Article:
T cells are key regulators of both the antibody and the cell-mediated arms of the adaptive immune system and can be divided into two subcategories, CD4 expressing T helper cells and cytotoxic T cells expressing CD8. According to their cytokine secretion pattern, they are usually further subdivided in Th1, Th2, and Th3 cells although it is well known that this classification is oversimplified as further subsets as Th9 and Th17 has been described. T cells mediate their function either by direct cell–cell contact or indirectly by the secretion of cytokines defining the local environment as a pro-inflammatory or anti-inflammatory one. Normal pregnancy is associated with a pro-inflammatory Th1 profile at early and late pregnancy stages being important for a proper blastocyst implantation and initiation of labor, respectively. At midgestation, an anti-inflammatory Th2 profile guarantees tolerance of the foreign fetal antigens. Imbalances in cytokine profiles were associated with human pregnancy complications (135), suggesting a major part for T cells in fetal tolerance by regulating the local cytokine milieu. Steroid hormones are reportedly involved in modulating cytokine secretion by different T cell subsets. P4 and E2 are proposed to influence the Th1/Th2 balance favoring a Th2 predominance at the fetal–maternal interface in humans and mice (136–144). Hormonal effects are mainly mediated via their classical receptors expressed by human and murine T cells (16, 103, 143, 145, 146). However, Chien and colleagues provide evidence that P4 may act through non-classical steroid receptors to cause immune modulation and suppression of T cell activation during pregnancy (147). In addition to regulate the cytokine secretion of T cells, steroid hormones and their mediators (e.g., glycodelin A) induce apoptosis of effector T cells (148–150) and increase the expression of pregnancy-protective molecules such as the leukemia inhibitory factor (LIF) known to modulate immune responses during early human and murine pregnancy (151, 152). In line with this, hCG is proposed to support fetal survival by modulating murine T cell activity and function (153, 154). More precisely, Khil and colleagues demonstrated that hCG prevented the development of the disease in a murine model of autoimmune diabetes. Here, hCG treatment efficiently suppressed IFN-γ production, but increased IL-10 and TGF-β production in splenocytes. hCG application also suppressed TNF-α production (155). In contrast, AFP apparently has no direct effect on T lymphocytes. T cells stimulated with AFP retain their full capacity to respond in mixed lymphocytes culture (MLC) and cell-mediated lympholysis. However, AFP provokes major changes in the functional status of monocyte-enriched, MLC-stimulating cell population. This monocyte-enriched population induces T suppressor cells while at the same time, suppresses generation of cytotoxic T cells (156–158).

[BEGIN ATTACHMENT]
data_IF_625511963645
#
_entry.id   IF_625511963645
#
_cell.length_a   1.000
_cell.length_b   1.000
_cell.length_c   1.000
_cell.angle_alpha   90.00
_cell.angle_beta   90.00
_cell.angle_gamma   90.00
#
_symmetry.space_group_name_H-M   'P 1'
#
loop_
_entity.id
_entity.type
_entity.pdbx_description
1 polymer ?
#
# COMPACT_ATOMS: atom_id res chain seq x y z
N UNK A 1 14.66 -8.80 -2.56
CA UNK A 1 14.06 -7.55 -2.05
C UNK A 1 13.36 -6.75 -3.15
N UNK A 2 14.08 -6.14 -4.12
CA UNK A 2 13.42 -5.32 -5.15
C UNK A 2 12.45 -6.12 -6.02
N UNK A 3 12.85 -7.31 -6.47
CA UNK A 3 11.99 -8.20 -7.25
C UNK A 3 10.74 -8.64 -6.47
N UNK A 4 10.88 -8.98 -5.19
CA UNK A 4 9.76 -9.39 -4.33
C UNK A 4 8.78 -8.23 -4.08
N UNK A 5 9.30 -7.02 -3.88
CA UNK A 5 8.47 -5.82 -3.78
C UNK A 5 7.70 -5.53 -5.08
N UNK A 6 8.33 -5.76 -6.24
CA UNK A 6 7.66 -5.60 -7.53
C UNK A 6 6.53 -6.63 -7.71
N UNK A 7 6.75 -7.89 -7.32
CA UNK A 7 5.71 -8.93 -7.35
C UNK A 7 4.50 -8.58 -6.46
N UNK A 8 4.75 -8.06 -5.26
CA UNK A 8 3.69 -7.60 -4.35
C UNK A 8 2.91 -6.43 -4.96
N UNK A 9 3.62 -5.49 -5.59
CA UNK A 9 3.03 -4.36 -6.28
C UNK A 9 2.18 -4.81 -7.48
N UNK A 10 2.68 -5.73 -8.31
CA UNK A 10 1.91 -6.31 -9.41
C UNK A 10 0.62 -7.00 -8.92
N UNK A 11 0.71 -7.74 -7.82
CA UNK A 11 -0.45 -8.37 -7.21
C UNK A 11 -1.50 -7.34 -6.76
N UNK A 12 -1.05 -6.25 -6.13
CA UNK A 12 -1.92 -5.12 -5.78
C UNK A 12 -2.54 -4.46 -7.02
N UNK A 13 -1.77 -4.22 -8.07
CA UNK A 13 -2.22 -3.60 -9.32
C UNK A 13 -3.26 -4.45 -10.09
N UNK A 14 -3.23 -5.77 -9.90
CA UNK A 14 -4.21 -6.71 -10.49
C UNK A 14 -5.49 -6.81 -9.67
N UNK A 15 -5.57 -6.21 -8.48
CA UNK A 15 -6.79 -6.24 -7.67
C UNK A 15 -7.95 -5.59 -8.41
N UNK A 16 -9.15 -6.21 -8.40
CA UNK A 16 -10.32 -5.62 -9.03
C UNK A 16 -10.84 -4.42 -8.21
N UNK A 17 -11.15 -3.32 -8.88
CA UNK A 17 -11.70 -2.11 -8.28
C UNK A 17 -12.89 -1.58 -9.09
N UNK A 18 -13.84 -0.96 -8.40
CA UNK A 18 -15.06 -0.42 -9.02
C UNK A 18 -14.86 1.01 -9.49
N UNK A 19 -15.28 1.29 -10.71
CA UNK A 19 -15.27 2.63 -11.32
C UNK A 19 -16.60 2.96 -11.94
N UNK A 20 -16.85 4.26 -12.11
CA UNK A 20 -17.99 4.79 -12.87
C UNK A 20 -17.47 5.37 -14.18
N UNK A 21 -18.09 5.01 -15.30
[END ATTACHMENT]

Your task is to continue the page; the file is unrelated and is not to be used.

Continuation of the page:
Pregnancy-associated hormones not only affect conventional T cells but have also been shown to support the generation and function of Treg cells. Treg cells represent a specialized subset within the T cell compartment with unique properties. During pregnancy, they are fundamentally involved in the suppression of alloreactive immune responses and, thus their absence results in worse pregnancy outcome both in humans (159) and mice (160). The presence of Treg cells in the uterus before pregnancy seems to be very relevant as well. A diminished endometrial expression of their major transcription factor Foxp3 is associated with infertility in women (161) while depletion of Treg cells in a murine model derived in a hostile uterine microenvironment hindered the implantation of the embryo (162). During the reproductive cycle, Treg cells fluctuate (162–164) and this was suggested to be hormone-driven (165). This could be interpreted as hormones preparing the mother and particularly the tissue for pregnancy. Already in the 80s hCG was assumed to induce human and murine suppressor T lymphocytes (166–168). Nowadays, steroid hormones and gonadotropins are proposed to regulate several aspects of Treg cell biology, including generation, expansion, migration, and suppressive function both in humans and mice (103, 145, 169–176). However, some studies provide evidence that P4 and E2 induce a reduction of Treg cells or did not provoke changes in the number of Treg cells (177–179). Thus, these contradictory findings may depend on the markers used to define Treg cells, the time point of analysis and the model used. Hence, more research is needed to understand at which time point and through, which mechanisms pregnancy hormones influence Treg cell function. Hormonal effects on T cells are summarized in Figures 2 and 3.